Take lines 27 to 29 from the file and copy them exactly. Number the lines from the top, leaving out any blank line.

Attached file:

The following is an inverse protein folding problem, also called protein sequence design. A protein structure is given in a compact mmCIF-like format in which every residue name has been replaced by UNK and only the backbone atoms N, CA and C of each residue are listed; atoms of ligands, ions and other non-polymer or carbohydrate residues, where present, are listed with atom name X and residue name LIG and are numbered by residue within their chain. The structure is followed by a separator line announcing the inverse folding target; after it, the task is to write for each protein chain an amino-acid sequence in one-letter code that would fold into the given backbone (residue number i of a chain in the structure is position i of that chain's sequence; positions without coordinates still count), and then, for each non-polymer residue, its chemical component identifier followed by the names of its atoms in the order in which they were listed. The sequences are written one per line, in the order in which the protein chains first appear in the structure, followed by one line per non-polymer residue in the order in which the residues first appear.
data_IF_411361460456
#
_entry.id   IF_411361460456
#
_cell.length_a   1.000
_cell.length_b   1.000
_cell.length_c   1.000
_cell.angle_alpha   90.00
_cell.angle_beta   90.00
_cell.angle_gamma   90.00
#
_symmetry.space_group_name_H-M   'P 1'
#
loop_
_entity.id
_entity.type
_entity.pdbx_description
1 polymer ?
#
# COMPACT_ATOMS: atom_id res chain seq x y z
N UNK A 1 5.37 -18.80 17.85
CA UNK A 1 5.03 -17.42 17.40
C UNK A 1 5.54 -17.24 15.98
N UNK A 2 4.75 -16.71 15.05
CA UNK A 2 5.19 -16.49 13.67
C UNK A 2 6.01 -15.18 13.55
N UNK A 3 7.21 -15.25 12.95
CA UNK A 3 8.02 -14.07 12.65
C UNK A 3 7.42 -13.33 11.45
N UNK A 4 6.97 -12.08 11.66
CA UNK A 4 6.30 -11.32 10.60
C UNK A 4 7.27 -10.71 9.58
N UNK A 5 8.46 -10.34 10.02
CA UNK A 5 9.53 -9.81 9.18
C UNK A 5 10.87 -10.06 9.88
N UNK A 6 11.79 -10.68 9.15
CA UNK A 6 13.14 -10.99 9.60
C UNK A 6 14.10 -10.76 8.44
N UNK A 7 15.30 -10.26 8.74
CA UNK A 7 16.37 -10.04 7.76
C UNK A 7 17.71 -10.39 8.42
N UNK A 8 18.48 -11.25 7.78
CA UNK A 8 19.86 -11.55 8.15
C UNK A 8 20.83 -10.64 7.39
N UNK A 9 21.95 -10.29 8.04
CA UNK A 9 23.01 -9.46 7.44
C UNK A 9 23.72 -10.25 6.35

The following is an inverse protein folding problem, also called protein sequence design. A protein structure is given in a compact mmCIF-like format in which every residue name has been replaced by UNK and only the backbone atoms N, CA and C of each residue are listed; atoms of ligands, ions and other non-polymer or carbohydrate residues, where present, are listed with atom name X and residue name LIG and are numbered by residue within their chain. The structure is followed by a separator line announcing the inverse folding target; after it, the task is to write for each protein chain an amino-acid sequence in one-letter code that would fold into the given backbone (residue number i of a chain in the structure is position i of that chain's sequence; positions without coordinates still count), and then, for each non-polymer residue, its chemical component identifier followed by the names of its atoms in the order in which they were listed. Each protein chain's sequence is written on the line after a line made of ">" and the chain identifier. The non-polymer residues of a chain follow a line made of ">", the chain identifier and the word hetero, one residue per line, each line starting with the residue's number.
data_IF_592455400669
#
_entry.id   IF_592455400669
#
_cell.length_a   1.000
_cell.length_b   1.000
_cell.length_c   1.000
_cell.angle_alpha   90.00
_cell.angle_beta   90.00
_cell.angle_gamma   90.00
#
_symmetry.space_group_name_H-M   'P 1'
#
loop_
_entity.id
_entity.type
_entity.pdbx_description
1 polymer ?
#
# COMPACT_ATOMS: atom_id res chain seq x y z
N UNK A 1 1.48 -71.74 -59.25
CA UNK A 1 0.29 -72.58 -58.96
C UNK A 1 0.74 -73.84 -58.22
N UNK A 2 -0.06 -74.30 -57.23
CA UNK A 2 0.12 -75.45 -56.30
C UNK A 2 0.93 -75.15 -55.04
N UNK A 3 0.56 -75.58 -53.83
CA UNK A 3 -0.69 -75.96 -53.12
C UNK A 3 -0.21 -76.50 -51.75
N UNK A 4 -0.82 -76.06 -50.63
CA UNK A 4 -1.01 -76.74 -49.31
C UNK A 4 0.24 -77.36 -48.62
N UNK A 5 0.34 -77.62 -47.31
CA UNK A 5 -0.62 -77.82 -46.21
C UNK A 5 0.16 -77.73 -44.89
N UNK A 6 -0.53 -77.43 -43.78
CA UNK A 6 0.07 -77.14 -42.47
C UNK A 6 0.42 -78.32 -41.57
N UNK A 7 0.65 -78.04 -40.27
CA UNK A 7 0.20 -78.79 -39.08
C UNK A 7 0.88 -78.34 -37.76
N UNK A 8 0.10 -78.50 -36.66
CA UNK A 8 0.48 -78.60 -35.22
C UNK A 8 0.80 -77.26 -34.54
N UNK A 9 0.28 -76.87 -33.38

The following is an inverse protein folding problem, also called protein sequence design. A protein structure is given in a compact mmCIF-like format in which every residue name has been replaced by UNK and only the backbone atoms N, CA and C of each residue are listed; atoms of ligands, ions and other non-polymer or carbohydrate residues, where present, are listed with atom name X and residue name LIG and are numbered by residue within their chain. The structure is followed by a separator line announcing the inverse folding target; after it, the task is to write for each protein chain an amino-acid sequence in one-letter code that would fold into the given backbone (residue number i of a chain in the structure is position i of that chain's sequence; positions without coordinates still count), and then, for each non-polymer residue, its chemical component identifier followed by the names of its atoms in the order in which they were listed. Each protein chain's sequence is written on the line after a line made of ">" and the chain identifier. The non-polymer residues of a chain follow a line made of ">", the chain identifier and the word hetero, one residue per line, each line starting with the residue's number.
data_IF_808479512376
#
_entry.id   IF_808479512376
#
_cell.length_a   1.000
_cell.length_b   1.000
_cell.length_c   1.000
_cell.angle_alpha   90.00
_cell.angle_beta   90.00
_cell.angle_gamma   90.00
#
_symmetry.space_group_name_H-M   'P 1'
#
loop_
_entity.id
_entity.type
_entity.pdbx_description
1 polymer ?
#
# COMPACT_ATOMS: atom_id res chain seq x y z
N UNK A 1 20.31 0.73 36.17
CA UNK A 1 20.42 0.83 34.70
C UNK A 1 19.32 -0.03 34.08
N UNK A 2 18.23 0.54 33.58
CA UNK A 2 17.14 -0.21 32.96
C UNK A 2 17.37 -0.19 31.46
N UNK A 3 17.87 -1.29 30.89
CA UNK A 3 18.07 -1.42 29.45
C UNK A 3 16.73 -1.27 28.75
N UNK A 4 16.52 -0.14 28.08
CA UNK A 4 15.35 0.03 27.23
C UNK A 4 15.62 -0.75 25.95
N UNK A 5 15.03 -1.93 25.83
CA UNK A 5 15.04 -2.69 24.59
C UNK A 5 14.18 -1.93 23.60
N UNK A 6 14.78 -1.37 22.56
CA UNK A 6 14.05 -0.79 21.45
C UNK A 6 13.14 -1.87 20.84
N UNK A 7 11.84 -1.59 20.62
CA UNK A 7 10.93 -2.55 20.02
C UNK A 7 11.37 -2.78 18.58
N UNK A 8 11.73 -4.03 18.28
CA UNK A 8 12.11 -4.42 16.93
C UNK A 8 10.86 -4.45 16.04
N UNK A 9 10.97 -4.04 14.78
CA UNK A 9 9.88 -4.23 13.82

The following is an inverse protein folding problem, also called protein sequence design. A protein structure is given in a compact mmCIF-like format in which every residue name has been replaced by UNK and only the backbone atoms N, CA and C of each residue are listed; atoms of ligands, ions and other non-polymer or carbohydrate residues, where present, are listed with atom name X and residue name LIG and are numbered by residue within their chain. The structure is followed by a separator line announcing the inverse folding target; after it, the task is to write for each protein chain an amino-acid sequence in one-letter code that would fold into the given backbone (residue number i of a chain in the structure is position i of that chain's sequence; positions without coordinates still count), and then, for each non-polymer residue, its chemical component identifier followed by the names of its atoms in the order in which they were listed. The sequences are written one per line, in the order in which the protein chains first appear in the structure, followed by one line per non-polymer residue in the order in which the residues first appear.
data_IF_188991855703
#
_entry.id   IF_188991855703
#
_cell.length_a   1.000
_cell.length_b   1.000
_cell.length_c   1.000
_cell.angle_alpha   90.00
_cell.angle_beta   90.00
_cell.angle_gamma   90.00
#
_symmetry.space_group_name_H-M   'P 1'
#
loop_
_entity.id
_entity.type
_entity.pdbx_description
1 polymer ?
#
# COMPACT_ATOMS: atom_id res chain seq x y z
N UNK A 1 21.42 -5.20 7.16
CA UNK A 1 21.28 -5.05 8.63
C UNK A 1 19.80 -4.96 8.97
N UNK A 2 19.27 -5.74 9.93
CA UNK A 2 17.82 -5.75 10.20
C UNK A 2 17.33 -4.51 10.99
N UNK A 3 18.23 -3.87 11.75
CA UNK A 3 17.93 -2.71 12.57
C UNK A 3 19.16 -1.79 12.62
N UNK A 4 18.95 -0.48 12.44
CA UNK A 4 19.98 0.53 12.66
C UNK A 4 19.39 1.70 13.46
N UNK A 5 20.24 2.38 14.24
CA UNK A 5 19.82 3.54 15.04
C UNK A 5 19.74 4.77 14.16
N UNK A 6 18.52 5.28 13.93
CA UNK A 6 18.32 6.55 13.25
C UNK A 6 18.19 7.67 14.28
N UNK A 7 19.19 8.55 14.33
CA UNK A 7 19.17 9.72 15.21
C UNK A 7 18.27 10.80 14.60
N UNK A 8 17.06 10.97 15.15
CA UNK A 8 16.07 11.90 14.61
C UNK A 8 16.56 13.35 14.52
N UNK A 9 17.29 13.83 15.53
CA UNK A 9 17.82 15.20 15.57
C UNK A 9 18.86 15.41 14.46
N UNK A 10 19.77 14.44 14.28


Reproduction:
C UNK A 2 6.01 -15.18 13.55
N UNK A 3 7.21 -15.25 12.95
CA UNK A 3 8.02 -14.07 12.65